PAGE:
IWOOLE Table Lamp¶
The IWOOLE Table Lamp is a RGBW lamp normally configured using the Tuya Smart App. It is available from various retailers online or directly from iwoole.com.
1. Device overview¶
The following information relates to the desk model depicted above. A free-standing version and a desk version with a longer arm are available. They are likely to share the same internals and configuration, but I can not be certain.
My device had no external markings at all.
The device is a basic 4-channel PWM RGBW light in a simple elegant housing. The LEDs are not individually addressable. No other sensors, outputs or status LEDs are available.
The MOSFETs for the different color channels are connected as follows:
1.1 Internal markings¶
2. ESPHome configuration¶
Since there is only one RGBW light to configure the .yaml file is fairly straightforward. Alternatively, you could configure each channel as a separate light if desired. I prefer to use the color-interlock option along with the configuration below.
2.1 Example configuration¶
esphome: name: "IWOOLE Table Lamp" #ESP type is ESP8266EX with 1MB flash esp8266: board: esp01_1m # Insert wifi and api configuration here # Configuration for IWOOLE PWM light light: - platform: rgbw name: "Light" red: output_red green: output_green blue: output_blue white: output_white output: - platform: esp8266_pwm id: output_red pin: GPIO14 - platform: esp8266_pwm id: output_green pin: GPIO12 - platform: esp8266_pwm id: output_blue pin: GPIO13 - platform: esp8266_pwm id: output_white pin: GPIO4
The circuit inside will be exposed to mains voltage. Do not connect your device to the mains when flashing. Flashing this device via a serial connection will involve precarious soldering and cutting through insulating heat-shrink tubing which will have to be replaced. If you are uncomfortable with this, or are not confident around mains voltage, do not attempt to do this! Using the Tuya-convert method is preferred.
Disconnect the device from mains voltage!
Open the device. The plastic and aluminum halves can be separated by twisting the plastic part counter-clockwise. If you’re okay with a few scuffs you can also use a screwdriver (or a spudger) to separate the two halves.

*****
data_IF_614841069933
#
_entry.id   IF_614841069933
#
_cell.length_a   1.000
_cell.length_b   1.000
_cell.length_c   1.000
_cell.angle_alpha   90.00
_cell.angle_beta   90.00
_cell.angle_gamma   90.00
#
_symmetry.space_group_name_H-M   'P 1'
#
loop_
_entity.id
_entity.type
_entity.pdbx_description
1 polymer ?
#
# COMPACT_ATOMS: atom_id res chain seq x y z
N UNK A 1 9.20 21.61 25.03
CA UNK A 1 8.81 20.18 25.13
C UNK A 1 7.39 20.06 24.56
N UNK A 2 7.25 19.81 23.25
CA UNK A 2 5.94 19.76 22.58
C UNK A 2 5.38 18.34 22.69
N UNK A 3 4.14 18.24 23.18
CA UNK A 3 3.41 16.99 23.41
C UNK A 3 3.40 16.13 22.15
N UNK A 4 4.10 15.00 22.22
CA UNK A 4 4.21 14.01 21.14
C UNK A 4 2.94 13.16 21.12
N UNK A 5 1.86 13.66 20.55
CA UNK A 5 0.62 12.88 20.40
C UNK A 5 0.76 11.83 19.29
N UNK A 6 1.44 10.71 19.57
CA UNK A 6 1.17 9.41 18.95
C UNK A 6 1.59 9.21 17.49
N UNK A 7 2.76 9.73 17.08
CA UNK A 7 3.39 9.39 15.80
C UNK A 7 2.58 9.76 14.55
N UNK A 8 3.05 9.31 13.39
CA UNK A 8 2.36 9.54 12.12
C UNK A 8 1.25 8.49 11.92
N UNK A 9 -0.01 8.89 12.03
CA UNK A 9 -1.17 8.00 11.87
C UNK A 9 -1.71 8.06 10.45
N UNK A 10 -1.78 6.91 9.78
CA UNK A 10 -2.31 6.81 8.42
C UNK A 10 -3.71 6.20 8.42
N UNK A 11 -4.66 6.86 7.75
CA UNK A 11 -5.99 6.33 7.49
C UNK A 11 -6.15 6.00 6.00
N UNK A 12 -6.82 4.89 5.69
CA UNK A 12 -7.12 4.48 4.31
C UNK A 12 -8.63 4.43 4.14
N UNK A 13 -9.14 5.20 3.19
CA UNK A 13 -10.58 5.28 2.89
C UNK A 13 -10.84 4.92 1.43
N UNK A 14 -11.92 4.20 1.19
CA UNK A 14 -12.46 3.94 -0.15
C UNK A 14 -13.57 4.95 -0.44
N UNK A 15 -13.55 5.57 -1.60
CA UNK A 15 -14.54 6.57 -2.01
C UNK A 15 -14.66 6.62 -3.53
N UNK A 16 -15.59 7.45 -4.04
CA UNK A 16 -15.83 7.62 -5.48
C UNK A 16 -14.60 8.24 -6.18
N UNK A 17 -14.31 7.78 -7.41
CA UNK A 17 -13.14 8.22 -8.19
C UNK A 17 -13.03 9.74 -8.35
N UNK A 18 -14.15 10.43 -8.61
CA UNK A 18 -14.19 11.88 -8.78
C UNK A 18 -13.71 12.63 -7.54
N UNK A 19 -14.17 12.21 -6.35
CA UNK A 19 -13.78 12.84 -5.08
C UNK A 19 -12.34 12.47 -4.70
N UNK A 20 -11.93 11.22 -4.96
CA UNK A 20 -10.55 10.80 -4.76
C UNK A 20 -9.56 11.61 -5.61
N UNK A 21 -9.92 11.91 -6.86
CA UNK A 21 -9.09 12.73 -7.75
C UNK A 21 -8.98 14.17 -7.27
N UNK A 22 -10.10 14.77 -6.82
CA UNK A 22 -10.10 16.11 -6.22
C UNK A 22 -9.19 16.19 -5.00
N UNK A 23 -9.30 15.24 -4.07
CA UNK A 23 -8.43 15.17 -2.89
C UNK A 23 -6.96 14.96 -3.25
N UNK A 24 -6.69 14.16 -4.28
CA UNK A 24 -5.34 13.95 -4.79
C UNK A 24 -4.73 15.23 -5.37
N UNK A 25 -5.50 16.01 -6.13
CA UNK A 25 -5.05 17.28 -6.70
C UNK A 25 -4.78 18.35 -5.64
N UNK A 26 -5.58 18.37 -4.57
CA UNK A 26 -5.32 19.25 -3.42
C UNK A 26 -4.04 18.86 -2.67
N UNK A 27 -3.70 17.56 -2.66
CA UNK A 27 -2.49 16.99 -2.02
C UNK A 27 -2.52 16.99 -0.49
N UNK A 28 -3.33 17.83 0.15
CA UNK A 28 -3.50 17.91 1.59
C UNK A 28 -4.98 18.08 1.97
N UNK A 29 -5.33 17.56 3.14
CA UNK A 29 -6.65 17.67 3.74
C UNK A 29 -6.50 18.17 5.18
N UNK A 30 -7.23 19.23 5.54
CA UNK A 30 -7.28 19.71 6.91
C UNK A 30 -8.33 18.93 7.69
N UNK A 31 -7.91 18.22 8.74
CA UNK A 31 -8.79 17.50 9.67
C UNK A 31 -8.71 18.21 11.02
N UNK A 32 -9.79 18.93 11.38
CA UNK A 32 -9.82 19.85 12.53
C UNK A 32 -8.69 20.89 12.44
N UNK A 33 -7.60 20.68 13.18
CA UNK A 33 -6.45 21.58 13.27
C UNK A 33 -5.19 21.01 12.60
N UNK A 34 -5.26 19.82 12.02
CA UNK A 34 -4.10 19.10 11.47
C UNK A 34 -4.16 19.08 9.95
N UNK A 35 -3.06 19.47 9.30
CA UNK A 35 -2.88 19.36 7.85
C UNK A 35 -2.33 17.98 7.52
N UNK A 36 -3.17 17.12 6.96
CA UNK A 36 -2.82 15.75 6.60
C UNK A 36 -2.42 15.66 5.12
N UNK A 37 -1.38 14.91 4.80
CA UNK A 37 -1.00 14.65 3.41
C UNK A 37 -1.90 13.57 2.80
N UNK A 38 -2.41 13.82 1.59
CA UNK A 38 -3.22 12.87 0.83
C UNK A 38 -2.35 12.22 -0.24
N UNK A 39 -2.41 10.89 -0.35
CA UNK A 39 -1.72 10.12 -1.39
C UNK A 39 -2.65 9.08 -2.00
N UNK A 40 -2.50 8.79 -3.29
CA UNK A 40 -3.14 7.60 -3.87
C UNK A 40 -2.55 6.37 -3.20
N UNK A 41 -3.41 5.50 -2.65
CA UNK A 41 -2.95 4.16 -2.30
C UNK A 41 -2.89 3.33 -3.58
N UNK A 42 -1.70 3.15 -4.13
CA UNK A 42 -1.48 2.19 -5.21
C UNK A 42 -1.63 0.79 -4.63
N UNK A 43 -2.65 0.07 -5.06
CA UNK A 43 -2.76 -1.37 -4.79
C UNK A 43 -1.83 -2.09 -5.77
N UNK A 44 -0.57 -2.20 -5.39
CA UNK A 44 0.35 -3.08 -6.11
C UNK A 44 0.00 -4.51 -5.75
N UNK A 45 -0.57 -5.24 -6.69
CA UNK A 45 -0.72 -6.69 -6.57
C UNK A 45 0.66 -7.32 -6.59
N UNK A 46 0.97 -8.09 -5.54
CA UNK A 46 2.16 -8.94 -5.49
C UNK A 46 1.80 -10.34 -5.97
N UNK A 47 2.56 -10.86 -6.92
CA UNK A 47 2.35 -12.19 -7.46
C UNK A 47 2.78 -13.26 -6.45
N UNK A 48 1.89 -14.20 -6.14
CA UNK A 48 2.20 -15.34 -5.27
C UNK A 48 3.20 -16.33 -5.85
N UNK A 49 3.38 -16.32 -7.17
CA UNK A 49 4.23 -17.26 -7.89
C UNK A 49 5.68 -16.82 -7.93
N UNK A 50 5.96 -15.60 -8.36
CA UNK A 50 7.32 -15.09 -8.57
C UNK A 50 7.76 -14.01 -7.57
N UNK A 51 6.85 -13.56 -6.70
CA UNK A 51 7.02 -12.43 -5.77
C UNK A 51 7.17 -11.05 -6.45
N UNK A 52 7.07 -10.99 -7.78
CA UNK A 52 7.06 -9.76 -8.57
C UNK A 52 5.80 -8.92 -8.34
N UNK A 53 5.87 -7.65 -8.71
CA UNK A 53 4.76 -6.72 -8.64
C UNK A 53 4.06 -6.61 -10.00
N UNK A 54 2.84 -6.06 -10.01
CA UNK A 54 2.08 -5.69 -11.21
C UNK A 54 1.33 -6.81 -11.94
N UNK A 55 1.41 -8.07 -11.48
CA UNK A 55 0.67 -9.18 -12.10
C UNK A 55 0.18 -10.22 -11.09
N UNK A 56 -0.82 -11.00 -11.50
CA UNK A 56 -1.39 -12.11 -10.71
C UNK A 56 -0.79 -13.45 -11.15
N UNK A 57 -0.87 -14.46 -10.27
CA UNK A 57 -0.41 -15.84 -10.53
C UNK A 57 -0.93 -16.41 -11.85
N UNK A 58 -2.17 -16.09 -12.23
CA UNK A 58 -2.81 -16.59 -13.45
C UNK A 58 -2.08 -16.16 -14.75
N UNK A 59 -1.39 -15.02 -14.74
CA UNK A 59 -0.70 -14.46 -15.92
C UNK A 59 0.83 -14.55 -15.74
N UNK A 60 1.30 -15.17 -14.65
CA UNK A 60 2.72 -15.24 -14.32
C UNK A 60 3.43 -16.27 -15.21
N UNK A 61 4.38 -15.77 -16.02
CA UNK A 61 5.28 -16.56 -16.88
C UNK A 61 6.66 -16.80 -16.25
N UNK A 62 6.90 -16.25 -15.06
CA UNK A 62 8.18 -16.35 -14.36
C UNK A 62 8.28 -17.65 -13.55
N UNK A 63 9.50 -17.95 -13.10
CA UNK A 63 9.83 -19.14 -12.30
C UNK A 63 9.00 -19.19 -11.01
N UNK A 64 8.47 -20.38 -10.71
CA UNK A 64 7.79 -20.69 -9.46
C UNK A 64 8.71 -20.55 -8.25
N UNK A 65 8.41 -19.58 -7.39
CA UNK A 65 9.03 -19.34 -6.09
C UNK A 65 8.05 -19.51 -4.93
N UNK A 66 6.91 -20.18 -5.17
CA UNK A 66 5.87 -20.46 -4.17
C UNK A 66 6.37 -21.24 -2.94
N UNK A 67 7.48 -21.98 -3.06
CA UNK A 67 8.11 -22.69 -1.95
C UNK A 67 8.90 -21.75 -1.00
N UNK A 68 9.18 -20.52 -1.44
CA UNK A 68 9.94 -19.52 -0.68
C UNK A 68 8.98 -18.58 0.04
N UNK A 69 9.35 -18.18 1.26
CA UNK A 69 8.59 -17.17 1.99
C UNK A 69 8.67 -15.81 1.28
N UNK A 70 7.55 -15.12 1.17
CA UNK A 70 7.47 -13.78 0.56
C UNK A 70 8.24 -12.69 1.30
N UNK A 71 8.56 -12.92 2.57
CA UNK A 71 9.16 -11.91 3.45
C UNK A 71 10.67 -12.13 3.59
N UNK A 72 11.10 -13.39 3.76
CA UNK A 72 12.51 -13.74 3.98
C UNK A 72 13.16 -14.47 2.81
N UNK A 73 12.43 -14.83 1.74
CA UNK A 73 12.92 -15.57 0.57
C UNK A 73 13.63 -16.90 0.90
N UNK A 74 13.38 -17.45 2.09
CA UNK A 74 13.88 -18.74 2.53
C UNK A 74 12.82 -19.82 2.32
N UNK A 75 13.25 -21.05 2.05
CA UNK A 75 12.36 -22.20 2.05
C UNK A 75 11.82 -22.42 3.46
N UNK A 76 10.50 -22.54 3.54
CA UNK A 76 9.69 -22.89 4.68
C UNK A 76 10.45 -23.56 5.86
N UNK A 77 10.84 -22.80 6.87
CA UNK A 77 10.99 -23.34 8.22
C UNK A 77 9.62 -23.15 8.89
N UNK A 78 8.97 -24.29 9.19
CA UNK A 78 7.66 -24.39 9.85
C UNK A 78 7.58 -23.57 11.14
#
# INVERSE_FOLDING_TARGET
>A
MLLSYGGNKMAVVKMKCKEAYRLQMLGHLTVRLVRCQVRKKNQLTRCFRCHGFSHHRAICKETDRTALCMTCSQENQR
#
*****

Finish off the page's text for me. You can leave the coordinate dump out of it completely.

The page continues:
Remove the two screws holding the round plate with the LEDs. It is connected to the main PCB with a little cable. Make note of the orientation of this connection to ensure you reconnect it correctly later.
Carefully remove the heat-shrink tubing around the two main PCBs.
Like any ESP device, to flash this chip using serial you’ll need 3V3, GND, RX, TX and GPIO0
There are pads available for 3V3 and GPIO0 on the back. I have tried to find easier solder points on the front, marked in the image above. Be aware that the pin labeled VCC does not carry 3V3, but 24V DC. If, for any reason, you wanted to connect any other sensor or component, the exposed pin for GPIO5 can be used, in addition to RX (GPIO3) and TX (GPIO1).
I have made the following connections, I used the pad for GPIO0 because I did not know of the other connection point yet.
Flash the chip as you would with any other, using ESPHome-Flasher or any other tool of your choosing. While this is not meant as a tutorial on flashing ESP chips, some general hints:
Always double-check your connections, and don’t change any when the ESP is powered. I fried one of these mood lights this way.
Ensure GPIO0 is connected to ground to get the device into programming mode, but also don’t forget to disconnect this when you expect the device to start in normal mode.
When working with a breadboard, an FTDI adapter and jumper wires, it is very easy for something to become disconnected. Try to use as few wires as possible.
Re-apply some heat-shrink tubing or cover the PCBs in electrical tape. Make sure none of the traces or solder joints are exposed anymore. Re-connect the LEDs (see cable orientation in one of the images above).
Screw down the plate with LEDs and close the device.